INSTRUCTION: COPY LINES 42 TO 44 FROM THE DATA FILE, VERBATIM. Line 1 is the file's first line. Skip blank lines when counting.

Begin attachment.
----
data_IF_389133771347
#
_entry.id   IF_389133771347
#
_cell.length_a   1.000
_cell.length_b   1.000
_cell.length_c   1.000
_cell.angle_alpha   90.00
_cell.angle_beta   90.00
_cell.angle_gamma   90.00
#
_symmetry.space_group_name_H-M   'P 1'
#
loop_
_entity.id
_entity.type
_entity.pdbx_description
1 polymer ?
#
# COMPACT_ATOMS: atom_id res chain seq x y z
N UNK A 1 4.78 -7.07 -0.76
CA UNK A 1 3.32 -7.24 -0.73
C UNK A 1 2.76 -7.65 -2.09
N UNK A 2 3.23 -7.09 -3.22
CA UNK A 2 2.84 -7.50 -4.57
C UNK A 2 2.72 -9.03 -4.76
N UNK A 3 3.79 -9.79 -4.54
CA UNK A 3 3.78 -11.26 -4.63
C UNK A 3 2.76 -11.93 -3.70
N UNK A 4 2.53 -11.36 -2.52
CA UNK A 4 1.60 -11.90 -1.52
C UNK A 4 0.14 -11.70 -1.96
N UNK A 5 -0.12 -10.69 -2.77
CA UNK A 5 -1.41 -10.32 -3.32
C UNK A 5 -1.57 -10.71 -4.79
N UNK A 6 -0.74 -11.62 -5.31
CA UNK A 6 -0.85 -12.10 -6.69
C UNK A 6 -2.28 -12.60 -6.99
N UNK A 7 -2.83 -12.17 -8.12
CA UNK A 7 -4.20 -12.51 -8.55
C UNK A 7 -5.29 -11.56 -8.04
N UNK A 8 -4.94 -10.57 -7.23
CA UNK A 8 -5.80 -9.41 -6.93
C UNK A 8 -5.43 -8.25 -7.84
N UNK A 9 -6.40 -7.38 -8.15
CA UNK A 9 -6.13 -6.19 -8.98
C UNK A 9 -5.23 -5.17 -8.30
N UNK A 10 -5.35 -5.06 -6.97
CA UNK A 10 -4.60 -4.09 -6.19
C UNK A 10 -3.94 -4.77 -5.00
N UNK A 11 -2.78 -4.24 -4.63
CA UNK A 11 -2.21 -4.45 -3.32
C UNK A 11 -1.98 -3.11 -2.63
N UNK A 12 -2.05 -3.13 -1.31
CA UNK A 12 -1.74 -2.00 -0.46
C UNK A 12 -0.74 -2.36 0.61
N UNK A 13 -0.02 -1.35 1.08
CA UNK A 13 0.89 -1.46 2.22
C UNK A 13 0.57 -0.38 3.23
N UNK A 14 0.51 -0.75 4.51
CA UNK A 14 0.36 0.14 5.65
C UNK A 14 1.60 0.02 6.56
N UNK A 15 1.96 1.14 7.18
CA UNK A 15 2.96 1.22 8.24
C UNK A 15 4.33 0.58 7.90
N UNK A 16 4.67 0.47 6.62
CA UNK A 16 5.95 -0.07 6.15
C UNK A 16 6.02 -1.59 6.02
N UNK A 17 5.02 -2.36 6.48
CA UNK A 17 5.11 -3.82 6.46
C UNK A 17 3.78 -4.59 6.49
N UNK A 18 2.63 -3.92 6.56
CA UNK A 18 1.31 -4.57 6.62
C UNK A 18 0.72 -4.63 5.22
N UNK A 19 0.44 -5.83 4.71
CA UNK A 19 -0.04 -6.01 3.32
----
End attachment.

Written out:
N UNK A 8 -4.94 -10.57 -7.23
CA UNK A 8 -5.80 -9.41 -6.93
C UNK A 8 -5.43 -8.25 -7.84